09/08/2005, 00.00
VATICAN – SYNOD – CHINA
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Mgr Anthony Li Duan (Profile)

Mgr Anthony Li Duan is one of the most prominent figures of the Chinese Catholic Church. Born on June 13, 1927, he has served as the Archbishop of Xian (Shaanxi) since 1987 and is known for his loyalty to the Holy See. Archbishop Li has steadfastly defended the freedom of the Church against the claims and attempts at control of the Chinese Catholic Patriotic Association (CCPA). Yet, he is loved and held in high regard by both the official and the underground Church.

For this reason, he has often been subjected to controls and interrogations. In the past, he has been detained on several occasions for long periods of time: 1954-57, 1958-60, and 1966-79.

In his many years as a clergyman he has distinguished himself for his active pastoral work and his determined defence of the rights and freedoms of the Church.

As a pastor he has been prudent but courageous and open to working with government authorities without compromising his views on fundamental matters of faith and the rights of the Church.

He refused for example to take part in Beijing's illegitimate consecration of five bishops on January 6, 2000. He also refused to go along with the political campaign against the canonisation of 120 Chinese martyrs.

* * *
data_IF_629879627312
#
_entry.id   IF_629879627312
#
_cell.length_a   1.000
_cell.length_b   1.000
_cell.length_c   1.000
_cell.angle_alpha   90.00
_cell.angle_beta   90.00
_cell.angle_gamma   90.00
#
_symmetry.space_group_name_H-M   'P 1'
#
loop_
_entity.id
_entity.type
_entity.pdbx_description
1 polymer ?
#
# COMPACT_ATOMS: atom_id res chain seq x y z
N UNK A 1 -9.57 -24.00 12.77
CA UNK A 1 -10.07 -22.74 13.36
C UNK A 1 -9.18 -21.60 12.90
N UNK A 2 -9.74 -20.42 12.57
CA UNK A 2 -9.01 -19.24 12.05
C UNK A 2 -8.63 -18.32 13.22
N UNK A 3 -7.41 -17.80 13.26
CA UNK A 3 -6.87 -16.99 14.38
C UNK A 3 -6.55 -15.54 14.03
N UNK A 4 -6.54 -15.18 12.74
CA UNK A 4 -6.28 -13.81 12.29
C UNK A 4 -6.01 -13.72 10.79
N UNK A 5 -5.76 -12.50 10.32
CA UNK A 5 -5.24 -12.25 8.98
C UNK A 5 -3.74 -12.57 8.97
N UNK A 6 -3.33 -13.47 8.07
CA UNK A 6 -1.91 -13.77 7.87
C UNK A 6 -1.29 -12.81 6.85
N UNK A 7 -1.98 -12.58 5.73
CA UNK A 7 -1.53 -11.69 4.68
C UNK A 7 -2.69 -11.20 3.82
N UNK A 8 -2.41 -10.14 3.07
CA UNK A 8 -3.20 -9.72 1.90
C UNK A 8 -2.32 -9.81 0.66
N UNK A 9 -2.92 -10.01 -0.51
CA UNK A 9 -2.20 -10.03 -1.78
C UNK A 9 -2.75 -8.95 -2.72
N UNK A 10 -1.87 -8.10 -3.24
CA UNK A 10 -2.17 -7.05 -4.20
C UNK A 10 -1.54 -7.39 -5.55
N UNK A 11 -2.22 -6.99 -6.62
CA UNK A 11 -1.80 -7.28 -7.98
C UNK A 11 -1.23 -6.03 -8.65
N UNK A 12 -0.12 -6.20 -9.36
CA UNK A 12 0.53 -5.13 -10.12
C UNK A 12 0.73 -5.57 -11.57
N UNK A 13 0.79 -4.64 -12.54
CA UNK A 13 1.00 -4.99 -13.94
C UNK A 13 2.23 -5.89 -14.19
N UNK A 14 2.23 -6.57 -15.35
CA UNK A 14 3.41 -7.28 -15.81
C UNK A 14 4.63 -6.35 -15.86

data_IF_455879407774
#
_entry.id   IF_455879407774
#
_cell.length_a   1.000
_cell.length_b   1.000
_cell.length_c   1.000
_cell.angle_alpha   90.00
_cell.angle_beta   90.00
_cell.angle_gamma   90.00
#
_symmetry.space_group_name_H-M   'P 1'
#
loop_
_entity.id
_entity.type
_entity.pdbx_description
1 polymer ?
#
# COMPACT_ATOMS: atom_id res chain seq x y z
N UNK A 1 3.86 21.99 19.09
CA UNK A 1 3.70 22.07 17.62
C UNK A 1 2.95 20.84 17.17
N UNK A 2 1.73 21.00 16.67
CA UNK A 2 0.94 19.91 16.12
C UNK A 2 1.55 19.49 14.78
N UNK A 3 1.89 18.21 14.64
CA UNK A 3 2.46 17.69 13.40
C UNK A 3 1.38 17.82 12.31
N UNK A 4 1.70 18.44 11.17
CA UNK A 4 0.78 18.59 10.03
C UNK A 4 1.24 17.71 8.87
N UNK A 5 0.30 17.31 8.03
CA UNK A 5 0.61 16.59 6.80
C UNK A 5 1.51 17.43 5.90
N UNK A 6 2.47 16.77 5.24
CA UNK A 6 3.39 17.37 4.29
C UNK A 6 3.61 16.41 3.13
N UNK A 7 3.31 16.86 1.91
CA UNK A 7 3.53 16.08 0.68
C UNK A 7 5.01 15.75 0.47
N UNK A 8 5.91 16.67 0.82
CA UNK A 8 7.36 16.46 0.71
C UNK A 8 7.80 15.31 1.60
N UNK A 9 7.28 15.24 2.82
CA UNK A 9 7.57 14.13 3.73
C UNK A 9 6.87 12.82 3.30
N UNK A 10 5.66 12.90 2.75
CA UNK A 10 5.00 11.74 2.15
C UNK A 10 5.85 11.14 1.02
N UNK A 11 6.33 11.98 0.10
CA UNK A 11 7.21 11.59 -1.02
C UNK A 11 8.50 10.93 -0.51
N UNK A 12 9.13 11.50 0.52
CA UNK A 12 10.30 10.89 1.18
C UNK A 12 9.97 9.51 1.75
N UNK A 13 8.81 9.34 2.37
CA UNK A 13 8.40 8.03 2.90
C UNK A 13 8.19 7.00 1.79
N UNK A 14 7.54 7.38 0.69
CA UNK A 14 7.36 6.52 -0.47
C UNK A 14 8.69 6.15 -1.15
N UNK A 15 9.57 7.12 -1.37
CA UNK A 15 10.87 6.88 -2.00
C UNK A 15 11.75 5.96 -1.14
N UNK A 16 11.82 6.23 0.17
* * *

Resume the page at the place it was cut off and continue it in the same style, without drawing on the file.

The Archbishop is vice chairman of the Council of the Chinese Catholic Church. Many have speculated that he might be the cardinal in pectore whose identity John Paul II never revealed.

Publicly though, he has said that he has "never received any official confirmation" to that effect.

Active and determined, Archbishop Li opened the first Catholic Social Service Centre in 2002.

Back in 1997 he inaugurated a training division for women religious at the Xian Regional Seminary.

In an interviewed published last year in Mondo Missione (PIME'S monthly magazine) and then by AsiaNews, the Archbishop of Xian acknowledged that "the election and consecration of bishops" remains the main obstacle to diplomatic relations between Beijing and the Vatican. "Indeed there are difficulties, yet it must be also said that great steps have been taken in the right direction." For instance, in his own diocese, Mgr Anthony Dang Mingyan, 38, was consecrated new auxiliary bishop last July 26 with approval of both Vatican and Beijing.

In 2004, he was diagnosed with cancer and has been undergoing therapy in hospital.

The diocese of Xian has about 20,000 faithful and, during the Cultural Revolution, St Francis Cathedral was turned into a candy factory.

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